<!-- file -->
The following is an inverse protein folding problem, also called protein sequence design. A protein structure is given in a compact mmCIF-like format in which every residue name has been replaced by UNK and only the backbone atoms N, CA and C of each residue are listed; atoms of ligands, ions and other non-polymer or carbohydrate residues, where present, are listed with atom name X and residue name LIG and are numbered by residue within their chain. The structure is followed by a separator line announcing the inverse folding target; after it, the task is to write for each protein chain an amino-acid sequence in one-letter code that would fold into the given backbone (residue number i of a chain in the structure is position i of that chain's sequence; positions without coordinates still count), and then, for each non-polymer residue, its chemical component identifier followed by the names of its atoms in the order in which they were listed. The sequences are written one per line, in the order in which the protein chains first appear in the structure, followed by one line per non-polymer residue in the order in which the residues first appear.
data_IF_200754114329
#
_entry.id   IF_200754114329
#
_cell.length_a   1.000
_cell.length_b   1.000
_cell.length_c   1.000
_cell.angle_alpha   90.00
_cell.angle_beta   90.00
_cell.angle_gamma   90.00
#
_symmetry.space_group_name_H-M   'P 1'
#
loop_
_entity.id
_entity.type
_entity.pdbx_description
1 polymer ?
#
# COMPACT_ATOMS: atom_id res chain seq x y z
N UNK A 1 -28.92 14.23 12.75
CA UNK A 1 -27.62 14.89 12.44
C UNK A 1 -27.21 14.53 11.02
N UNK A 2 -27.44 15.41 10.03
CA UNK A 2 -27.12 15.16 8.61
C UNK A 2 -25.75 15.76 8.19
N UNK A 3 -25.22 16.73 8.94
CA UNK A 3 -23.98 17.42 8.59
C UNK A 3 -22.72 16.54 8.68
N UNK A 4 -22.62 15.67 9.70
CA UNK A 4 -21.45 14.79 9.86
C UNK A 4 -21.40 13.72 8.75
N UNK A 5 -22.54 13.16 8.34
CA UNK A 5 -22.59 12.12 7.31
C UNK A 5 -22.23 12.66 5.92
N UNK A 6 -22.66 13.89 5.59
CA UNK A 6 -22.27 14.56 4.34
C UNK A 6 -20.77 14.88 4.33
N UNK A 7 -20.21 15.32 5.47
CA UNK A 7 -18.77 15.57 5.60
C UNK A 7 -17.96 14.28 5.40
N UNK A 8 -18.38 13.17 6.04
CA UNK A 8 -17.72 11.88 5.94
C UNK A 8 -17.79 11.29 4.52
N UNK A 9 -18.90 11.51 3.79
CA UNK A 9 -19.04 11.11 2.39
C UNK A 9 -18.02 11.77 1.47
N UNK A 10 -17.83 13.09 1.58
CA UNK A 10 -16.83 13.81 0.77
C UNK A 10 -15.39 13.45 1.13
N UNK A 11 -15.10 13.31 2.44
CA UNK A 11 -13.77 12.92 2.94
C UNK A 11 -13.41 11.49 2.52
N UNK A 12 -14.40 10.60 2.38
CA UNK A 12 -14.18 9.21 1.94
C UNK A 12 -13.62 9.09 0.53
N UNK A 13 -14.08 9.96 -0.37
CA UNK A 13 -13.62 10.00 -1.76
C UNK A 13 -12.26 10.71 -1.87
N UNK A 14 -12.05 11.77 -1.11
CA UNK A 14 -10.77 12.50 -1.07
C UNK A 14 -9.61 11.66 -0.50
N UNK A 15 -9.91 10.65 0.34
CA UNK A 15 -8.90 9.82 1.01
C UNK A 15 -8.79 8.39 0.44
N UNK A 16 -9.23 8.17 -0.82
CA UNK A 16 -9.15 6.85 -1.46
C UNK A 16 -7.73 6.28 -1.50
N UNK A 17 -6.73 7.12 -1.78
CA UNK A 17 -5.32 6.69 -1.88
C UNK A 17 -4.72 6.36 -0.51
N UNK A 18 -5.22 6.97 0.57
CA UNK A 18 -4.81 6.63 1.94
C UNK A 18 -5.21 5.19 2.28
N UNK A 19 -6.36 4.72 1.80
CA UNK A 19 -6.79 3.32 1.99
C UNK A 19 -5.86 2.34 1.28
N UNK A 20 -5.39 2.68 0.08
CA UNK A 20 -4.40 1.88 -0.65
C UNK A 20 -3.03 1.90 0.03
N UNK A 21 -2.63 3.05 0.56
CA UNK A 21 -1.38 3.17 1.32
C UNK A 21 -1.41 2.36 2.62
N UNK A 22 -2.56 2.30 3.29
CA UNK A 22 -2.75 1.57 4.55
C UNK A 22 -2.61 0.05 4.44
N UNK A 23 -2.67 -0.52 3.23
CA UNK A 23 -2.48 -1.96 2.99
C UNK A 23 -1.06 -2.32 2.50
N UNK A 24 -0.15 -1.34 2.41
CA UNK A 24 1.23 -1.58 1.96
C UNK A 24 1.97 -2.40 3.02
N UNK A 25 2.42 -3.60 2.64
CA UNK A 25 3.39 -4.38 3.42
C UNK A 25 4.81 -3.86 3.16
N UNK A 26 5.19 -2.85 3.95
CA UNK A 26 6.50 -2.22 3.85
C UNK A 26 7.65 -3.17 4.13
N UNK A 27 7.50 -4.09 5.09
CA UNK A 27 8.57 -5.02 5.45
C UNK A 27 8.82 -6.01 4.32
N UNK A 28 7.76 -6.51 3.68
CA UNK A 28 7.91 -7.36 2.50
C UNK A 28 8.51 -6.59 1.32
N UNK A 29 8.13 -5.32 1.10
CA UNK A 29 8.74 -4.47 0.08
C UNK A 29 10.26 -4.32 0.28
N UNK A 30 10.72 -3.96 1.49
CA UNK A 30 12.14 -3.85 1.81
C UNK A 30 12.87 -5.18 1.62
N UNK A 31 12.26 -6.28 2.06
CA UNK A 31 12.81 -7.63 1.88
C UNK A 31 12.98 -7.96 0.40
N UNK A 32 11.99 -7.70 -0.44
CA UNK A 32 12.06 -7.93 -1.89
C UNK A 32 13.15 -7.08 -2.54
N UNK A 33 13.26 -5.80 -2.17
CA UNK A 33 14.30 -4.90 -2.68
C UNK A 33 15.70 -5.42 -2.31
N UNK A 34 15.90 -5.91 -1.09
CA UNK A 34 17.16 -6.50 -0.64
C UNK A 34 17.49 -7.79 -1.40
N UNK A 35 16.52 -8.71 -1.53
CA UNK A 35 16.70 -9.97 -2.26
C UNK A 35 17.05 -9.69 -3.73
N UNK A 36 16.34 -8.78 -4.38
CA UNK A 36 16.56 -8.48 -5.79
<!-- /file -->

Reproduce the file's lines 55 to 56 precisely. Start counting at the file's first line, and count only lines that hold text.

N UNK A 12 -14.40 10.60 2.38
CA UNK A 12 -14.18 9.21 1.94